Reliving The Most Iconic Moments From The Sydney Harbour Bridge
Today marks the 90th anniversary of the Sydney Harbour Bridge opening.
The landmark was built on the unceded lands of the Gadigal and Cammeraygal People.
The Sydney Harbour Bridge has staged important moments over its lifetime, with one of the most memorable being the Walk For Reconciliation in May 2000.
“We had a quarter of a million people walk across the road deck of the bridge. So it was packed full of people, bustling along a sea of people all along the roadway. It was Indigenous people, Non-indigenous people, everyone came together,” said Amy Clews, Climb Leader from BridgeClimb.
A bridge to connect Sydney Harbour was proposed in 1815, but construction didn’t start until 1923 and was completed on 19 March 1932.
The bridge was built in two halves and once the two arches met, work began on the deck.
Australian engineer John Bradfield oversaw the design and construction of the bridge. However it could have looked very different.
The single arch bridge inspired by New York’s Hell Gate Bridge was the winner.
“They call it the cathedral of steel. It’s a really cool way that people describe it just because the intricacy of the steel is just so I guess breathtaking,” said Amy Clews.
The bridge was also nicknamed the “Iron Lung” because it kept many people employed during the Depression.
16 men died and many more were injured in the construction of the bridge. One person survived falling from the bridge into the harbour below.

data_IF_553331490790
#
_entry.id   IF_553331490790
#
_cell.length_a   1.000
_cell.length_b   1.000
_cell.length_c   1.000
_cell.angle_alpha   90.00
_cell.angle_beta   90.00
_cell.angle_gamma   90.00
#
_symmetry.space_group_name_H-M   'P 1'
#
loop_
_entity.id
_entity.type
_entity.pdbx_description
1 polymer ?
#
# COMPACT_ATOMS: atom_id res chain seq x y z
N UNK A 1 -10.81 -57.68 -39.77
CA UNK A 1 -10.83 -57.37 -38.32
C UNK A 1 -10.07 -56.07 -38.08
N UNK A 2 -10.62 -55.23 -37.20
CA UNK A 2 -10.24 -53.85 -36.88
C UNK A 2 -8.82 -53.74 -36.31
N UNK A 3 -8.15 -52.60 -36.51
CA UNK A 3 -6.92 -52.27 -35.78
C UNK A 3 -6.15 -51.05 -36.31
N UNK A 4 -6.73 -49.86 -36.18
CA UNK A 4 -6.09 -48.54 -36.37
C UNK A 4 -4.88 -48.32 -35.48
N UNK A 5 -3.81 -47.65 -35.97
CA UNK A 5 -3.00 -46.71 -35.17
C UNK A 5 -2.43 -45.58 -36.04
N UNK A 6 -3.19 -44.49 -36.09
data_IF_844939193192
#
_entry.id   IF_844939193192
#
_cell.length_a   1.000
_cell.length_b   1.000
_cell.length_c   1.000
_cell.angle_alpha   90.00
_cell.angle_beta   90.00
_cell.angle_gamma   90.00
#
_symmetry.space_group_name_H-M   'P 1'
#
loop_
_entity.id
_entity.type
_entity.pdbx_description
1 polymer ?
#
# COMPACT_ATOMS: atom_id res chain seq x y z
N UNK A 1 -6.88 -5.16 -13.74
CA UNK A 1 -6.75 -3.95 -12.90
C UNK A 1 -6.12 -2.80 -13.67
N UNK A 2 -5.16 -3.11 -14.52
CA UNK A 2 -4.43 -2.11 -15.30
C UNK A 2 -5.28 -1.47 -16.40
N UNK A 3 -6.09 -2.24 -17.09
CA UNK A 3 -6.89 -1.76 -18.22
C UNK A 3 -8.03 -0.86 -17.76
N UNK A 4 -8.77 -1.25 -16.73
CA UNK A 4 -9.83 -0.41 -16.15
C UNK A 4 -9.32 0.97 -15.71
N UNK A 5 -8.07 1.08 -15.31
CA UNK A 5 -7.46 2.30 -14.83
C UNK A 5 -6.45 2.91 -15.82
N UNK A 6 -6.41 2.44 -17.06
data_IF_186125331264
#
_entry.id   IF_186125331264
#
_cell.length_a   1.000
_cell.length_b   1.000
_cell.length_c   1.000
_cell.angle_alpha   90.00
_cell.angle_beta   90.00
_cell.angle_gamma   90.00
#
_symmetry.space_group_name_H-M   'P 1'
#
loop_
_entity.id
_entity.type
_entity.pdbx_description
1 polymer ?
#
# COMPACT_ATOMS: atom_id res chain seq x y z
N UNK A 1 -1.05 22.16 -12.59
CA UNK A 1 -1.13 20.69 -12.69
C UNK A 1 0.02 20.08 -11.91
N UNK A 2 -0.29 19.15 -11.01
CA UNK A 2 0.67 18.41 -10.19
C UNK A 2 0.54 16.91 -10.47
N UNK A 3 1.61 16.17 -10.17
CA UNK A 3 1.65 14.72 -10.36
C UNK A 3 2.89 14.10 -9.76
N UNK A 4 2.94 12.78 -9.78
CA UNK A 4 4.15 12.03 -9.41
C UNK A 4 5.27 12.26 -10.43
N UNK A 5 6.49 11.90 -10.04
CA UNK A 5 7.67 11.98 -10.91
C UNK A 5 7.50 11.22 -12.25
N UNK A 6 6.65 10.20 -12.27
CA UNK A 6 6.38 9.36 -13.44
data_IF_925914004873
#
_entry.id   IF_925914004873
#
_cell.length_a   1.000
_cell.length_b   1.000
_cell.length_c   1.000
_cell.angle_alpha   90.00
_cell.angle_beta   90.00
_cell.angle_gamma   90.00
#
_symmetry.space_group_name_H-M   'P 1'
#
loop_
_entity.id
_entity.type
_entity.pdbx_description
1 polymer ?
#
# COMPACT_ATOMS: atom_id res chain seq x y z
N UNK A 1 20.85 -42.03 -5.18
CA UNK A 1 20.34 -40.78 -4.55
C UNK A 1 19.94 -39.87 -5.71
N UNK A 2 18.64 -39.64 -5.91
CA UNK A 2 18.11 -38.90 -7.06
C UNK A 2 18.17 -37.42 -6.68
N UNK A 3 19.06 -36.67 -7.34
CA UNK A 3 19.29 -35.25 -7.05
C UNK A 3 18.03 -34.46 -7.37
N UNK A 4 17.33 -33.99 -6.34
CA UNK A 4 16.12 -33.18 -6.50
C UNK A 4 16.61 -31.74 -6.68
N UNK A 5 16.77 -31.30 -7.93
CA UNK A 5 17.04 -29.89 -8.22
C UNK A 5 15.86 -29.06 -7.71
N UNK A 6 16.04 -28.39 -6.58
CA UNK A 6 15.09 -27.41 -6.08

Nowadays, the Sydney Harbour Bridge needs to be repainted every five years.
It takes 30,000 litres of paint to give the bridge just one coat of paint.
“Paul Hogan – he was actually an employee up here on the bridge. He was a Rigger. So basically putting in all the scaffolding to help out all the painters back in the 1970s [and] there’s some pretty gnarly photos. Those of him up here, you know, shirtless, just, leaning with no handrails, no steps, nothing like that. Just chilling up there,” Amy told Junkee.
Today the iconic bridge is enjoyed by everyone.
Roughly 160,000 vehicles cross the bridge everyday and every year, around 1 million people watch the New Years Eve firework show from the harbour and 1 billion people have tuned in worldwide.
Celebrities also love the bridge!
Diplo epically performed the first ever dj set on top of the bridge in 2019.
“We’ve had a bunch of celebrities, you know, you name it. We had Steve Irwin. We had Paul McCartney, Robert de Niro, Ben Stiller. He came up as Zoolander and he didn’t break character, the whole time, it was so cool,” said Amy.
Amy also told Junkee that the BridgeClimb has had around four million climbers reach the summit.
There’s also been five thousand engagements or proposals at the top, which Amy said is always fun, especially when they say yes. Though, when they say no it can be a very awkward way down for both Amy and the couple.
“It’s the most climbed bridge in the world. We have that as a fact which is yeah, pretty cool.”